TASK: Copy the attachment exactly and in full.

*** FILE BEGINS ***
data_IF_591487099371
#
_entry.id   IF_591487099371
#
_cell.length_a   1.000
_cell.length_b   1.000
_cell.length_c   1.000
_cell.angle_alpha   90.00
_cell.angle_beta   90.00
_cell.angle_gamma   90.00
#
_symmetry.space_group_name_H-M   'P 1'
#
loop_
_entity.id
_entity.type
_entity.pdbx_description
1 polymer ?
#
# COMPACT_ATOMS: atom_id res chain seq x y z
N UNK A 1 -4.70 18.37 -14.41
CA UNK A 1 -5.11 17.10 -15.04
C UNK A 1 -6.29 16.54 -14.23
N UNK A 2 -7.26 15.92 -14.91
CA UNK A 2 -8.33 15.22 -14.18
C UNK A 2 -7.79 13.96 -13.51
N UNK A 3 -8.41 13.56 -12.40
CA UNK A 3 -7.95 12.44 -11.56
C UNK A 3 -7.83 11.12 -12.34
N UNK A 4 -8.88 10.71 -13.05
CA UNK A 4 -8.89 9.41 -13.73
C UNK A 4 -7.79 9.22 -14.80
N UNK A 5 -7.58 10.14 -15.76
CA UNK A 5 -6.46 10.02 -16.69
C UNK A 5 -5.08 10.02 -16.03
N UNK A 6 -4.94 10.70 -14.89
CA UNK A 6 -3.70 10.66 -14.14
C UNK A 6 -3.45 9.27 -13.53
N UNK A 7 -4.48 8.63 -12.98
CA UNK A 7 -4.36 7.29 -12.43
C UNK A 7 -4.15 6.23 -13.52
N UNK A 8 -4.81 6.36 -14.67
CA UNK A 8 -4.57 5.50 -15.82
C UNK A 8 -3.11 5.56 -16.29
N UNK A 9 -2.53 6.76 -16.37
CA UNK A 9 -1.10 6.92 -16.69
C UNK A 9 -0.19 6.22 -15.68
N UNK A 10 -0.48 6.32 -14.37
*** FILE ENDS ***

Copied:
data_IF_591487099371
#
_entry.id   IF_591487099371
#
_cell.length_a   1.000
_cell.length_b   1.000
_cell.length_c   1.000
_cell.angle_alpha   90.00
_cell.angle_beta   90.00
_cell.angle_gamma   90.00
#
_symmetry.space_group_name_H-M   'P 1'
#
loop_
_entity.id
_entity.type
_entity.pdbx_description
1 polymer ?
#
# COMPACT_ATOMS: atom_id res chain seq x y z
N UNK A 1 -4.70 18.37 -14.41
CA UNK A 1 -5.11 17.10 -15.04
C UNK A 1 -6.29 16.54 -14.23
N UNK A 2 -7.26 15.92 -14.91
CA UNK A 2 -8.33 15.22 -14.18
C UNK A 2 -7.79 13.96 -13.51
N UNK A 3 -8.41 13.56 -12.40
CA UNK A 3 -7.95 12.44 -11.56
C UNK A 3 -7.83 11.12 -12.34
N UNK A 4 -8.88 10.71 -13.05
CA UNK A 4 -8.89 9.41 -13.73
C UNK A 4 -7.79 9.22 -14.80
N UNK A 5 -7.58 10.14 -15.76
CA UNK A 5 -6.46 10.02 -16.69
C UNK A 5 -5.08 10.02 -16.03
N UNK A 6 -4.94 10.70 -14.89
CA UNK A 6 -3.70 10.66 -14.14
C UNK A 6 -3.45 9.27 -13.53
N UNK A 7 -4.48 8.63 -12.98
CA UNK A 7 -4.36 7.29 -12.43
C UNK A 7 -4.15 6.23 -13.52
N UNK A 8 -4.81 6.36 -14.67
CA UNK A 8 -4.57 5.50 -15.82
C UNK A 8 -3.11 5.56 -16.29
N UNK A 9 -2.53 6.76 -16.37
CA UNK A 9 -1.10 6.92 -16.69
C UNK A 9 -0.19 6.22 -15.68
N UNK A 10 -0.48 6.32 -14.37